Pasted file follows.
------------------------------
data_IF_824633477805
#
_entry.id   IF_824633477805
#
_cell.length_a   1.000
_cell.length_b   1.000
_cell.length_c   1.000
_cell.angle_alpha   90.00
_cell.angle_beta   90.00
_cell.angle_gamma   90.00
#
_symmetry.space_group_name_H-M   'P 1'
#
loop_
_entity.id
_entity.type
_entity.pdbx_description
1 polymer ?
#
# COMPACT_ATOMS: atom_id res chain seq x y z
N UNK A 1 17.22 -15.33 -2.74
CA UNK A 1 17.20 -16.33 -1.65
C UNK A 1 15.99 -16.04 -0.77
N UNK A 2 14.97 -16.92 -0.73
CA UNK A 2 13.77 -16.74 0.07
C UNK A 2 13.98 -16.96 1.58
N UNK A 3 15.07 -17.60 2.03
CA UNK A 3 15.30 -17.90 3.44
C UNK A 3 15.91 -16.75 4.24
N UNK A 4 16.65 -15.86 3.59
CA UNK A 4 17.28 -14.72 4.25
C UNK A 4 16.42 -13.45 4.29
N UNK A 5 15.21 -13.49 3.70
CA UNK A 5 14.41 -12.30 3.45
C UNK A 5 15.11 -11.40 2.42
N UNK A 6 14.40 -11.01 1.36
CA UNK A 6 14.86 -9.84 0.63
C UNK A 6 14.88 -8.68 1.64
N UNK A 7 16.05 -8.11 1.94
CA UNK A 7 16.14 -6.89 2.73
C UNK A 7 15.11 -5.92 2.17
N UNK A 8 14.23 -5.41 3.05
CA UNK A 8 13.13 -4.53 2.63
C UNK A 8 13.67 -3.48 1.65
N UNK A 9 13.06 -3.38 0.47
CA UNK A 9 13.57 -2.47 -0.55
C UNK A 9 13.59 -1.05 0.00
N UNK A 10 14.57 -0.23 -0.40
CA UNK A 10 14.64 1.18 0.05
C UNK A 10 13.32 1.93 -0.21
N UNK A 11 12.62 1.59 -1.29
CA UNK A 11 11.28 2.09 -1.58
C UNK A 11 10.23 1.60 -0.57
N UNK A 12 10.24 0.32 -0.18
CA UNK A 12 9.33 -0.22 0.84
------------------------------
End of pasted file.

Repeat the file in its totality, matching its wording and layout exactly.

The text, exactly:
data_IF_824633477805
#
_entry.id   IF_824633477805
#
_cell.length_a   1.000
_cell.length_b   1.000
_cell.length_c   1.000
_cell.angle_alpha   90.00
_cell.angle_beta   90.00
_cell.angle_gamma   90.00
#
_symmetry.space_group_name_H-M   'P 1'
#
loop_
_entity.id
_entity.type
_entity.pdbx_description
1 polymer ?
#
# COMPACT_ATOMS: atom_id res chain seq x y z
N UNK A 1 17.22 -15.33 -2.74
CA UNK A 1 17.20 -16.33 -1.65
C UNK A 1 15.99 -16.04 -0.77
N UNK A 2 14.97 -16.92 -0.73
CA UNK A 2 13.77 -16.74 0.07
C UNK A 2 13.98 -16.96 1.58
N UNK A 3 15.07 -17.60 2.03
CA UNK A 3 15.30 -17.90 3.44
C UNK A 3 15.91 -16.75 4.24
N UNK A 4 16.65 -15.86 3.59
CA UNK A 4 17.28 -14.72 4.25
C UNK A 4 16.42 -13.45 4.29
N UNK A 5 15.21 -13.49 3.70
CA UNK A 5 14.41 -12.30 3.45
C UNK A 5 15.11 -11.40 2.42
N UNK A 6 14.40 -11.01 1.36
CA UNK A 6 14.86 -9.84 0.63
C UNK A 6 14.88 -8.68 1.64
N UNK A 7 16.05 -8.11 1.94
CA UNK A 7 16.14 -6.89 2.73
C UNK A 7 15.11 -5.92 2.17
N UNK A 8 14.23 -5.41 3.05
CA UNK A 8 13.13 -4.53 2.63
C UNK A 8 13.67 -3.48 1.65
N UNK A 9 13.06 -3.38 0.47
CA UNK A 9 13.57 -2.47 -0.55
C UNK A 9 13.59 -1.05 0.00
N UNK A 10 14.57 -0.23 -0.40
CA UNK A 10 14.64 1.18 0.05
C UNK A 10 13.32 1.93 -0.21
N UNK A 11 12.62 1.59 -1.29
CA UNK A 11 11.28 2.09 -1.58
C UNK A 11 10.23 1.60 -0.57
N UNK A 12 10.24 0.32 -0.18
CA UNK A 12 9.33 -0.22 0.84